Concern over how bad performance will effect financing behind poor support
The Finnish Network for Sustainable Mining has been operating since May 2014. The network was set up as a platform for cooperation between the mining industry and its key stakeholders. Nowadays, it is comprised of representatives from the mining industry and two environmental NGOs, the local farmers’ and landowners’ union,the reindeer herders’ association, one of the biggest labour unions, a regional association from Lapland, and so on.
During the past six years, it has produced a number of instruments promoting sustainability among the mining and exploration companies operating in Finland.Apart from a toolbox for local practices and CSR reporting, the network developed separate sustainability standards for mining and exploration based on the methodology used in the Canadian model Towards Sustainable Mining.
Once established, the network organised training courses on the implementation of the standards. In addition, it provided the necessary training to external auditors,which would be required every three years in the verification of the implementation of these standards.
So far,around 10 mining companies have adopted the new standard and made the first self-assessments of its implementation. However, a similar number of mining companies remain still outside of the standard. Clearly, some of them seem reluctant to take the additional step of integrating these new measures into their operations.
As to the standard on exploration, its structure was recently revised in close collaboration with the exploration sector and its stakeholders. It remains unclear,however, whether exploration companies will proceed with its implementation –their proposal to introduce a new system for validation, where each company would have received an overall result based on their replies to all questions,irrespective of the level of the standard, was rejected by the network. Hence,we will proceed with the same approach as for TSM, where all requirements in one level will have to be met before moving to the next one.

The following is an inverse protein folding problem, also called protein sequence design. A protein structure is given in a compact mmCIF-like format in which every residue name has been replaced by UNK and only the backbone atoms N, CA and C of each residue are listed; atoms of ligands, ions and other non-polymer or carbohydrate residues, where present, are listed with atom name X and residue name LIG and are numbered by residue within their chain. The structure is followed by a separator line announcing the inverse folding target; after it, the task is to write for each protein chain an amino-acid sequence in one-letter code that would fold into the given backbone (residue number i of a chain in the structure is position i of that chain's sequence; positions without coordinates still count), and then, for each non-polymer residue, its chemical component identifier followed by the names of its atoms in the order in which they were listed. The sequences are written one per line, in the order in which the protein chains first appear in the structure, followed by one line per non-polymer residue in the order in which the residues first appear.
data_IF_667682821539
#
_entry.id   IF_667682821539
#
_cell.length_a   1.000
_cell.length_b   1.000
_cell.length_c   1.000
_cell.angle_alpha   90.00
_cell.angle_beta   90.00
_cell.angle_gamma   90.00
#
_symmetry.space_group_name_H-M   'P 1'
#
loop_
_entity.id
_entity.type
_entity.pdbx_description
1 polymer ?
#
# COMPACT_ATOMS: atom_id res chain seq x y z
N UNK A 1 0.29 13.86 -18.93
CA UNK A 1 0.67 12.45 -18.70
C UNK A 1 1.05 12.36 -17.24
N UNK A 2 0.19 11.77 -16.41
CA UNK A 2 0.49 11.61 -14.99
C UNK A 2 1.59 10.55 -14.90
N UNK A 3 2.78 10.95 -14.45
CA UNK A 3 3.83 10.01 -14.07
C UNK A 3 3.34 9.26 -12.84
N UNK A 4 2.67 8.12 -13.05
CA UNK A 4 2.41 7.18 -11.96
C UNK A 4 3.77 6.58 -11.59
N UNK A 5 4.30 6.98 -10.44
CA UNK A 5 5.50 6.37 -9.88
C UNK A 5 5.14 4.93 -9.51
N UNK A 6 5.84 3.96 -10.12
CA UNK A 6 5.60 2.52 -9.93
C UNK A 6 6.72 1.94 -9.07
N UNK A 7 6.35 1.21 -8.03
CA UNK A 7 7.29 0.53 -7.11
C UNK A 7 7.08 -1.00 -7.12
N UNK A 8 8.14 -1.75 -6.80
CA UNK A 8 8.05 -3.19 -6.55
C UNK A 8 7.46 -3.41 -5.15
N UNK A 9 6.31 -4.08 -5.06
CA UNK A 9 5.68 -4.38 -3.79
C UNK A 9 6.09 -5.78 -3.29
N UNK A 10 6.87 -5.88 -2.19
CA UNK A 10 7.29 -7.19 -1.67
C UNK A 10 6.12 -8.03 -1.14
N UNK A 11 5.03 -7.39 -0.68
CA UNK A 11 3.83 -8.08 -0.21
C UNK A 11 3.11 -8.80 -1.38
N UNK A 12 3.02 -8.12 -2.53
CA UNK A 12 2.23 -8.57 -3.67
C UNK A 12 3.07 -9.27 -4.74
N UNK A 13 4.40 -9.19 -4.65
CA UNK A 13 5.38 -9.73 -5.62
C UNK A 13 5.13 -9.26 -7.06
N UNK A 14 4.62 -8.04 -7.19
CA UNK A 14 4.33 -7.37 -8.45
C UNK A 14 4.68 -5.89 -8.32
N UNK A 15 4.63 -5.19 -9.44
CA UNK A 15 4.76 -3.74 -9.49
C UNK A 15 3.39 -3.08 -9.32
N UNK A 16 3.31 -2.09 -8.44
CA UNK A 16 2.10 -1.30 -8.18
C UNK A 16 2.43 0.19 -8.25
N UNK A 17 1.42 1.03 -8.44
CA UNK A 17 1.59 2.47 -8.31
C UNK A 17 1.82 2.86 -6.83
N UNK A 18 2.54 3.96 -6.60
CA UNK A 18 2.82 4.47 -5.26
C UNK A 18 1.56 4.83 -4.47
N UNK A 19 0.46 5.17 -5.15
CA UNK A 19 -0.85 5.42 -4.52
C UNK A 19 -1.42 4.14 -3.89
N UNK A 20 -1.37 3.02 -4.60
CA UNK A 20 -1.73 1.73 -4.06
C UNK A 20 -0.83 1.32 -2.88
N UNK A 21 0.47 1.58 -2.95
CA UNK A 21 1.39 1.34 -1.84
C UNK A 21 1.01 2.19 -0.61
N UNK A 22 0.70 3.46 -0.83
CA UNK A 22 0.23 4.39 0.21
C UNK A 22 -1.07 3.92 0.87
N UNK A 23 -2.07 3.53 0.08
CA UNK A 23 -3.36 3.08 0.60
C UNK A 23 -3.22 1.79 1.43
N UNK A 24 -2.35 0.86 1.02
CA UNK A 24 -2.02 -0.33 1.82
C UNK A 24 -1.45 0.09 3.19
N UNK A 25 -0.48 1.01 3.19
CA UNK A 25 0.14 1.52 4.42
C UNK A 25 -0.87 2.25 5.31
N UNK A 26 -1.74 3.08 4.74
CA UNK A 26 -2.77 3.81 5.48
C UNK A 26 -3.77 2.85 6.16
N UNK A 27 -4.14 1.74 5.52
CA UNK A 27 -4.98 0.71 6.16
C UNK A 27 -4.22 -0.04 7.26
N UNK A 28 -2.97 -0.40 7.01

Clearly,some of the exploration companies fear that this could have serious implications to their fundraising if they receive a lower grade than expected from the standard. It remains to be seen whether these fears would materialise in practice.
The network is facing additional challenges due to conflicting interests between other livelihoods, namely tourism and reindeer herding. In both cases, it has been difficult to accommodate their needs without immediately undermining new developments.
There are, however, some examples where the strict environmental requirements have been met without jeopardising existing livelihoods. These examples should be used as a model of how all mining and exploration activities should be planned and implemented in the future.
Mining Journal Stakeholder Engagement is a platform for conversation between the mining industry and key stakeholders. The programme is designed to help set a practical path to better engagement, reduced risk and better practices.
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